It has been a long-standing rule in fertility treatment that no scientist should attempt to modify the genes of a human embryo if that modification can be passed on to subsequent generations through the “germline” – the eggs and sperm of the future person.
Germline gene therapy has been taboo for one very good reason. We cannot at present know with any certainty whether the technique is safe – not just for the baby, but to the children and grandchildren of that child. This is why the Human Fertilisation and Embryology Act has specifically outlawed any attempt at altering the genes of sperm, eggs or IVF embryos.
Now Parliament is about to consider another form of germline modification, so-called “three-parent embryos”, this time involving the genes of the mitochondria, described as the tiny “power packs” of the cell, which exist outside the nucleus. Unlike the chromosomes of the nucleus, where 99.9 per cent of human DNA is stored, mitochondrial DNA is passed on solely down the maternal line. Just like nuclear DNA, the DNA of the mitochondria can go awry and cause devastating mitochondrial diseases, the most severe of which affect about one in every 6,500 babies. The IVF technique of mitochondrial transfer could therefore offer hope to couples anxious to have IVF babies who are free of these terrible disorders.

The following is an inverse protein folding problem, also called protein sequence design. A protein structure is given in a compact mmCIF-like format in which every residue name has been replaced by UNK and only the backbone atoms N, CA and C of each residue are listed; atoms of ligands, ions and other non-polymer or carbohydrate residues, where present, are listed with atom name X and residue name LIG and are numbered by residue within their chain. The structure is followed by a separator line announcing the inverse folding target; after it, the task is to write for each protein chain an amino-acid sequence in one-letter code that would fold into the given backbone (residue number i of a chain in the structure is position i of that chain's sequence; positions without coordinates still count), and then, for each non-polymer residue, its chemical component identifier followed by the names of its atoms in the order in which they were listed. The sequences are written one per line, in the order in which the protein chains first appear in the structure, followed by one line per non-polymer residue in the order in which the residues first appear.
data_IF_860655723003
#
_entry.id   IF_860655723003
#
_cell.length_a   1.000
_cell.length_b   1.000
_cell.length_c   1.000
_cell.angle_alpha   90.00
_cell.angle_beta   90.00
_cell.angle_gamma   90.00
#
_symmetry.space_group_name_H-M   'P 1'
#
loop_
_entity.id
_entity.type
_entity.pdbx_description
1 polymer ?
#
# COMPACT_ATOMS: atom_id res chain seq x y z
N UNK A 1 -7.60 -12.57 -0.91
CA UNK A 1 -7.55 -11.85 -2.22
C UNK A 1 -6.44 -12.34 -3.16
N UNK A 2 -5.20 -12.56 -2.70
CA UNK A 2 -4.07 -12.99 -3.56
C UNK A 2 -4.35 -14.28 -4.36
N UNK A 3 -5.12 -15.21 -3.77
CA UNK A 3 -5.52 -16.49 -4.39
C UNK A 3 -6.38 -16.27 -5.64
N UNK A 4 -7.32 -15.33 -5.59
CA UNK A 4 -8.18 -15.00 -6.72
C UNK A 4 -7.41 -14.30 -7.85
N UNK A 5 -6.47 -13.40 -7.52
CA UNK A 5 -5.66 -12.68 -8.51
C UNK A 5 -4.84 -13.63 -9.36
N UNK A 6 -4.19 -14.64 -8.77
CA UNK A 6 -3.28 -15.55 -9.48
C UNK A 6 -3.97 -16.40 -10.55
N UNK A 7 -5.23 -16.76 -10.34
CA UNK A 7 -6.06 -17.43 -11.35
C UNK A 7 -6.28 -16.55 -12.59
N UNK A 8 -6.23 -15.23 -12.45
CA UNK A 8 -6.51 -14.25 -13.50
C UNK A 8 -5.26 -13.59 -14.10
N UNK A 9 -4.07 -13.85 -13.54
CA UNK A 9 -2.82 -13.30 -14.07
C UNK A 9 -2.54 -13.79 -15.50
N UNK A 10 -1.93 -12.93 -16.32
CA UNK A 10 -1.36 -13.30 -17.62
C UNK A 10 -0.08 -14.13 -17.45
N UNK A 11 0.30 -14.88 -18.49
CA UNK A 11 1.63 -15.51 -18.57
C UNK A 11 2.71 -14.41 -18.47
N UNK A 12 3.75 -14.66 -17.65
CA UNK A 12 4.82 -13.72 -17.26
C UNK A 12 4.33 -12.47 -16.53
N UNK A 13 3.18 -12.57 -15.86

But how do we know it is safe? Newcastle University researchers believe they now have evidence to suggest it is as safe as any new IVF technique can be. Unfortunately, this evidence cannot be released until it is formally published in a peer-reviewed journal, which could prove to be a problem for some MPs who would like to know more about the safety of this technique before casting their vote.
It is unfortunate that attempts to test the safety of the Newcastle technique in a primate animal have failed, raising questions about whether laboratory cells can tell us enough about the risks to future generations. MPs may be tempted to vote against the move to make the procedure legal because of this lack of safety evidence, but this would be a mistake. It is up to the Human Fertilisation and Embryology Authority, the fertility regulator, to assess safety. We must trust it with the heavy responsibility of this task.Reuse content